The Telegraph
Since 1st March, 1999
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Ghost Stories from the Raj Edited by Ruskin Bond, Rupa, Rs 250

Do ghosts exist' Readers of ghost stories are, perhaps, the least bothered about the question. The logic that the most feared are the least loved certainly does not apply to ghosts. Die-hard ghost-lovers willingly suspend their disbelief for their favourite spirits.

Ruskin Bond, in the fiftieth year of his career as a writer, presents a marvellous anthology of ghost-stories. In his usual tender and informal style, Bond narrates a couple of his own supernatural experiences in his introduction to the book. Bond also offers his own explanation for the popularity of ghost-stories: “Ghost stories are meant to frighten you, but at the back of your mind you know it’s all a nightmare from which you are going to wake. In other words, it’s a ‘safe’ fear and you can enjoy the process of being frightened” Feeling safe even while being afraid, indeed, is a unique pleasure of reading ghost-stories.

The book has a specific slant in that all the 14 stories compiled here were written between 1840 and 1940, mostly by British administrators and officials and their close associates who settled in India and observed the Indian way of life. Among the authors is Lieutenant Colonel Sleeman, an administrator who in the mid-19th century played an active role in taming the thugs. Also C.A. Kincaid, a British official who wrote books and essays on Shivaji, the Rani of Jhansi and other Indian heroes. Rudyard Kipling, the poet of the Empire, and Alice Perrin, the wife of an Indian official, also grace the impressive author’s list.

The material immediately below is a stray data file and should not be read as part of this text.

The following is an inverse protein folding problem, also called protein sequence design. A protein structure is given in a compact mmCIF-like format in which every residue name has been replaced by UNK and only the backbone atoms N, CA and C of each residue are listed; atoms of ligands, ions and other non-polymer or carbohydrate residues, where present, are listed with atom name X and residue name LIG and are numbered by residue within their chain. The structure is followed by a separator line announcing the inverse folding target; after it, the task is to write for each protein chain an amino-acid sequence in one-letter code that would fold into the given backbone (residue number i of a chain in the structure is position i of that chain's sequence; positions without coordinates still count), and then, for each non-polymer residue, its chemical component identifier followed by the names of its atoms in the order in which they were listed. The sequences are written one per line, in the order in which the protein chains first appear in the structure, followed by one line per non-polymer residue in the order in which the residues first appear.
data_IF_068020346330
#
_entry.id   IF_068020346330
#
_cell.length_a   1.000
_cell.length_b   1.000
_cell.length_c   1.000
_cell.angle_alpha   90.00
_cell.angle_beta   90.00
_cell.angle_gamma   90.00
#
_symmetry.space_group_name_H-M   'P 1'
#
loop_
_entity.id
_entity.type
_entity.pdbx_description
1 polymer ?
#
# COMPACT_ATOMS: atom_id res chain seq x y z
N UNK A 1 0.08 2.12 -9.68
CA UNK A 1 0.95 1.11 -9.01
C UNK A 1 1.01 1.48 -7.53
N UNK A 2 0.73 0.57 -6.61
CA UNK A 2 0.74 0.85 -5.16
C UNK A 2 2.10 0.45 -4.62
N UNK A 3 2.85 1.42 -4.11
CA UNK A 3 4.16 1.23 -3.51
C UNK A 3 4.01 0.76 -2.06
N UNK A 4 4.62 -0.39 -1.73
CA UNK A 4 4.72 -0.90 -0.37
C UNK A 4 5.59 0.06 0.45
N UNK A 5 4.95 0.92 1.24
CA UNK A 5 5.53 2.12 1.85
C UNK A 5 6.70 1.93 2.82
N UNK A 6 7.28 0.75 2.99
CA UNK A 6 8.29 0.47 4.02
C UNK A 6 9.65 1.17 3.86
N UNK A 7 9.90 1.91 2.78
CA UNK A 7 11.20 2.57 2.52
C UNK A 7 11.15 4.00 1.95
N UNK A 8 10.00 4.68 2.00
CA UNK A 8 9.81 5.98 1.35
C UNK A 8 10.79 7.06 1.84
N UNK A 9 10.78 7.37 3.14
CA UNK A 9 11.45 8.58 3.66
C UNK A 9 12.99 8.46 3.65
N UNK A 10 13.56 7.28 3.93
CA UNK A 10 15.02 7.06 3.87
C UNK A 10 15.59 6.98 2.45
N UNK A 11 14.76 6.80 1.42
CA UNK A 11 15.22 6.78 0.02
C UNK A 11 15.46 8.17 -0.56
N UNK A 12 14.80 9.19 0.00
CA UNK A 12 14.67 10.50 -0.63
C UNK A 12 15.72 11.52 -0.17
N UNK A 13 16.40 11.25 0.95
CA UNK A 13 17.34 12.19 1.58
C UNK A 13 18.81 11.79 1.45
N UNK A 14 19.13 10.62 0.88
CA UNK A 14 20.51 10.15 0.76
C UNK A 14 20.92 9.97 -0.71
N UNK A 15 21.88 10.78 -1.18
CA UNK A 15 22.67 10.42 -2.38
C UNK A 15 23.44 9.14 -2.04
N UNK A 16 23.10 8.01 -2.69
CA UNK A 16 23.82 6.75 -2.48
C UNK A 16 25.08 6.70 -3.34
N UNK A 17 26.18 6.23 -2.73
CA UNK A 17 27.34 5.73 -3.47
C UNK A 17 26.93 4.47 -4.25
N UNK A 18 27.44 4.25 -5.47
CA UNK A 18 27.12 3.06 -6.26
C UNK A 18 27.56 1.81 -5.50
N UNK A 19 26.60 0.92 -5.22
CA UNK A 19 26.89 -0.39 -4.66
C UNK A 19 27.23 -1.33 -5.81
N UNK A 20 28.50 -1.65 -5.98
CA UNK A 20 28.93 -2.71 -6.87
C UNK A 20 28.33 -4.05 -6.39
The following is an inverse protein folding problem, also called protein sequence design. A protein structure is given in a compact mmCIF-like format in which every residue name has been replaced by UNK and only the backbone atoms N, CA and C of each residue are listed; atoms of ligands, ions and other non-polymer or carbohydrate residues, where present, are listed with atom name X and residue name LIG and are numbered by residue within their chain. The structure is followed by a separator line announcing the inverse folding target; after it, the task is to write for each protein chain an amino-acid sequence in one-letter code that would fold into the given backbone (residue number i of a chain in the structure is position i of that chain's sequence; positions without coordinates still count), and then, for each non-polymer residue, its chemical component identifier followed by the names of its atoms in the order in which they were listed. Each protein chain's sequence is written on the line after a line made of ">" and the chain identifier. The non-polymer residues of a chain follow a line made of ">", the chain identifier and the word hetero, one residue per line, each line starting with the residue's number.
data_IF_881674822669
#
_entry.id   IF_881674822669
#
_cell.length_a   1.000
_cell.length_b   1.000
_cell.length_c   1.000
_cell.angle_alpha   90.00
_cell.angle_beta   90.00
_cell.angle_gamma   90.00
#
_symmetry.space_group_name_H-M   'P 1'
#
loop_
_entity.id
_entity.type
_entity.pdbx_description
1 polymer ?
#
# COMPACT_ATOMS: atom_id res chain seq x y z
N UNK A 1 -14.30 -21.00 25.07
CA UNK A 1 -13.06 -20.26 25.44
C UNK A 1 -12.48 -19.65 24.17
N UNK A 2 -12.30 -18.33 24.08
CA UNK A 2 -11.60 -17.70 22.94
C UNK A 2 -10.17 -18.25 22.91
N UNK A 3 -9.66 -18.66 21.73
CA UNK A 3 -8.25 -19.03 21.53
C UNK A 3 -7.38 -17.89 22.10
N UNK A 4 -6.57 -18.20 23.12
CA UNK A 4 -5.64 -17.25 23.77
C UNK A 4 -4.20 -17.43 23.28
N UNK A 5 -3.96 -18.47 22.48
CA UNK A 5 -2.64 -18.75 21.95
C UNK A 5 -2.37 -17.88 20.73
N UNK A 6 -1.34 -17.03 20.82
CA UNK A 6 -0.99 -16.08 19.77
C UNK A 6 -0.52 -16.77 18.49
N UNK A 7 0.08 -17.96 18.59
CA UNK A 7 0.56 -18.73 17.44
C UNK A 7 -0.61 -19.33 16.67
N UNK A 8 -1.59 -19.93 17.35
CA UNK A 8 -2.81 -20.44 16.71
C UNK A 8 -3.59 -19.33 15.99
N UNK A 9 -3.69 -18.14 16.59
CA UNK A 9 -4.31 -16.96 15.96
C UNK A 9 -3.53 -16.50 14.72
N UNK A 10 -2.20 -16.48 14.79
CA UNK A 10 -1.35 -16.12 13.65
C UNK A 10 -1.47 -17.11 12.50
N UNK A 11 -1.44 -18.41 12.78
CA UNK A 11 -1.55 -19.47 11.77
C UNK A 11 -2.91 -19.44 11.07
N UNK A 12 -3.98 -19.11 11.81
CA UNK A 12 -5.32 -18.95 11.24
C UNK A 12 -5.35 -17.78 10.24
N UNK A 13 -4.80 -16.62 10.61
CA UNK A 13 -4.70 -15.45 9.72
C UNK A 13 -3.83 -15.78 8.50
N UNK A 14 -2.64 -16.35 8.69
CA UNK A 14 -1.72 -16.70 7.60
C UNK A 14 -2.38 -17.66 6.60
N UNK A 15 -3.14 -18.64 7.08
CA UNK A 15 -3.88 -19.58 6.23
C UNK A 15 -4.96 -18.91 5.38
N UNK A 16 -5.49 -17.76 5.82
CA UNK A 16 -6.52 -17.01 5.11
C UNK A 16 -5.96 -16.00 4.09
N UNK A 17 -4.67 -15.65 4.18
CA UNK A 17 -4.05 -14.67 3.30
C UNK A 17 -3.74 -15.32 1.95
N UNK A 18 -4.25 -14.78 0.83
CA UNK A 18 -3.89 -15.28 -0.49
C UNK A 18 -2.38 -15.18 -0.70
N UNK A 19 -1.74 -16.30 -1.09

Predictably enough, the stories relate supernatural experiences imbued with the typically colonial perception of this country — “haunted India”. They betray largely varying colonial attitudes ranging “from the paternalistic to the cynically indifferent”. It is not difficult to detect in the narratives traces of “the civilizing mission” of the colonizers, who portrayed the “natives” as outlandish, brutal, superstitious and vindictive. The “unnaturalness’ of the natives is often used to explain the presence of the supernatural in Indian culture, though there are notable exceptions. Alice Perrin’s “Caulfield’s Crime”, for instance, is the story of the retributive suffering of a cruel British official. H.W. Denny’s “There Are More Things” is about an eccentric Englishman who gained psychic powers, considered typically oriental and inaccessible to Western science.

The “exotic India”, with its mysterious forests and hills, and deserted bungalows, provide the ideal settings for the stories peopled by invisible spirits.

The gallery of ghosts in the stories has refreshing variety — the female ghost (“The Summoning of Arnold”), the child ghost (“Chunia, Ayah”), the ghost of British administrator (“The Return of Imray”), the Brahmin ghost (“The Munjia”) even the animal ghost (“Panther People”). The narratives blend the time-tested components of the ghost-story, suspense and horror for example, in the right proportions. Some stories, like Sleeman’s “The Men-Tigers” and “Haunted Villagers”, are more about people who believe in ghosts than the ghosts themselves.

Perhaps the ghosts of India frightened the colonizer long before its people did.

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